Historically, Bladnoch has been such a hit-or-miss whisky for me. I first came across their bottlings in the late 2000s, maybe early 2010s. I loved this Lowland whisky’s performance in bourbon casks. But this sherry matured 12-year-old was way too weird (and dirty) for me. Seriously, I haven’t tried a a sherried Bladnoch since. Until now.
The 2021 Release of the Bladnoch 14 Years matured exclusively in Oloroso sherry casks. Considering its age it must’ve been distilled during the Armstrong era of Bladnoch, which roughly lasted from 1994 to 2014, although production only took place from 2000 until 2009.
When the Armstrong brothers first bought Bladnoch from United Distillers (now Diageo), their initial idea was to turn it into a holiday village. At the time it had already been mothballed by UD and Bladnoch was very close to joining Rosebank in the ranks of closed distilleries. But a change of heart saw the brothers wishing to make whisky again. One problem: they weren’t allowed to by the terms of the sale.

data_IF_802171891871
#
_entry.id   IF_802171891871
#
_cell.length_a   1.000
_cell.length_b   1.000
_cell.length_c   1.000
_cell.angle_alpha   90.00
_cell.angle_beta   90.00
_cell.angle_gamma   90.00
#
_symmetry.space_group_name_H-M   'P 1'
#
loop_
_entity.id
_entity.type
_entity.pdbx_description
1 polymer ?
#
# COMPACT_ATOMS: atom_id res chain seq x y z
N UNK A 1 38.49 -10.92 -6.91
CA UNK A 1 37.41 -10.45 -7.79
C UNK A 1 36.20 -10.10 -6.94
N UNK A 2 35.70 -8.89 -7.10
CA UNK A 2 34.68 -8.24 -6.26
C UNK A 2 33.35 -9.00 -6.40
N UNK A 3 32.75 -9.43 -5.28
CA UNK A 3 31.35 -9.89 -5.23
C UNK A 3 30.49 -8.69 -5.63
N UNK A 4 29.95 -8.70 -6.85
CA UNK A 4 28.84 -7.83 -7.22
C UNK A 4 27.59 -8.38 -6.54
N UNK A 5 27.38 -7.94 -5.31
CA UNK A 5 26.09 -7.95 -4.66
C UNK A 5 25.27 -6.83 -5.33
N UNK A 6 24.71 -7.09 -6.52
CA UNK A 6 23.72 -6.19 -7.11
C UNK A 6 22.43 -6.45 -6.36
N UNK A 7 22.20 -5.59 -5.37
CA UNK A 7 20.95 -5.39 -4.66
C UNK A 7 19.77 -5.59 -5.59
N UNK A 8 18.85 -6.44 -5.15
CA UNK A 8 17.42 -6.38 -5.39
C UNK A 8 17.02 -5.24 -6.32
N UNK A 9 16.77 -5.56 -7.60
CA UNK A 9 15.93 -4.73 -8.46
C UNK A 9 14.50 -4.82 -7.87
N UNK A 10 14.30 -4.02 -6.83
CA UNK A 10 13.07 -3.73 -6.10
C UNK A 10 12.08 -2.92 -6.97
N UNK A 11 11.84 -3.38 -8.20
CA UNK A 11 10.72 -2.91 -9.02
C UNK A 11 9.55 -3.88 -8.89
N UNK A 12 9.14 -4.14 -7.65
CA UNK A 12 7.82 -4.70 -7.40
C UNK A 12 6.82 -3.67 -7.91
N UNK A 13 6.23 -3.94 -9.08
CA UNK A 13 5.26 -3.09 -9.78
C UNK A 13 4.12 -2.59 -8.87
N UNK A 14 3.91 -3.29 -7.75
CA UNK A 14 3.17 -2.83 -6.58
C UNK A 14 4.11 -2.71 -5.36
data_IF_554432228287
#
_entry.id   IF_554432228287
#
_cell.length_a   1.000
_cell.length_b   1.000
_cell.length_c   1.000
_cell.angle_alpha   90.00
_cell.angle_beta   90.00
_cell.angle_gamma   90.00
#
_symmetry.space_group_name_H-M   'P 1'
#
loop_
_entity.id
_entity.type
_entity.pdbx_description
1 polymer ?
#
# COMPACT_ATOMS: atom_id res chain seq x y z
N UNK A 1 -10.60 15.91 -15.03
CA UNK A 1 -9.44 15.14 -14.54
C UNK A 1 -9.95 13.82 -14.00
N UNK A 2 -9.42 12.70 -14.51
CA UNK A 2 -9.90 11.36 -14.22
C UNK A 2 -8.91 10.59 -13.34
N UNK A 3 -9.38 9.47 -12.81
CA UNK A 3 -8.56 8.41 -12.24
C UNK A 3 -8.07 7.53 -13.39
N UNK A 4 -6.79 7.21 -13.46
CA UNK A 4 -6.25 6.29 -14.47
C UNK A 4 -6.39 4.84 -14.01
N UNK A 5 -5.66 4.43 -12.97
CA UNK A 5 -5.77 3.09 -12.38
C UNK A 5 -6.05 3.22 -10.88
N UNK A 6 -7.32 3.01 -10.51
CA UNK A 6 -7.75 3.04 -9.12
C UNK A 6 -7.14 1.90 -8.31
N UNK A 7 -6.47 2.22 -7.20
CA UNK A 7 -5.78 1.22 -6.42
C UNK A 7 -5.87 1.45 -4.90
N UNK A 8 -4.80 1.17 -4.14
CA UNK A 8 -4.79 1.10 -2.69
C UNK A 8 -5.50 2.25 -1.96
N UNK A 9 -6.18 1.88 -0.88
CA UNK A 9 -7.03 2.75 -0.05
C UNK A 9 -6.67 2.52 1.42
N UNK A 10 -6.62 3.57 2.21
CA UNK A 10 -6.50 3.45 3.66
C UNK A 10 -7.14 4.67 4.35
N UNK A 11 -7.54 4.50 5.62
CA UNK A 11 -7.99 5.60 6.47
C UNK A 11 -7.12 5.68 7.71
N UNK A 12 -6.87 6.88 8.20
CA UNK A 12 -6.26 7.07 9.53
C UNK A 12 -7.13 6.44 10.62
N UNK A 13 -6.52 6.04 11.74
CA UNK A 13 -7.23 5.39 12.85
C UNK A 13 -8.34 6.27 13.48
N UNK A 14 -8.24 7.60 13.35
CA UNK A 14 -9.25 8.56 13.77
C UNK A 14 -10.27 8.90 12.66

They finally persuaded Diageo to allow them to start distilling in 2000, but only a maximum of 100,000 litres per annum, which was way below capacity and threatened profitability. A lot of the brothers’ income came from tourism, events and renting out their warehouses. This was before I was seriously into whisky, but I remember reading old posts on now the defunct Bladnoch, as well as hearing from other people, that Bladnoch truly was a happy place for many whisky enthousiasts.
But despite all the good vibes, Bladnoch was mothballed in 2009 and then put into administration when the brothers couldn’t agree on the sale of the distillery. It was finally purchased in 2015 by Australian businessman David Prior, who has now turned it into the opposite of what it once was; a shine, completely refurbished distiller that aims for the luxury whisky market.
Bladnoch 14 Years (46.7%, OB, 2021 Release)
Nose: Fairly shy at first, but after ten minutes or so it really takes off. I get almonds and pralines, but also lots of toffee and some raisins. A touch of leather too, accompanied by faint notes of red berries.
Taste: Thick, sticky mouthfeel with a subtle spicy arrival (pepper and ginger), followed by caramel, toffee and raisins, but also herbal and green notes. Think sage, freshly cut grass and some crushed mint.
Finish: Lingering herbs and subtle spices, even some licorice root.
Photo: The Whisky Exchange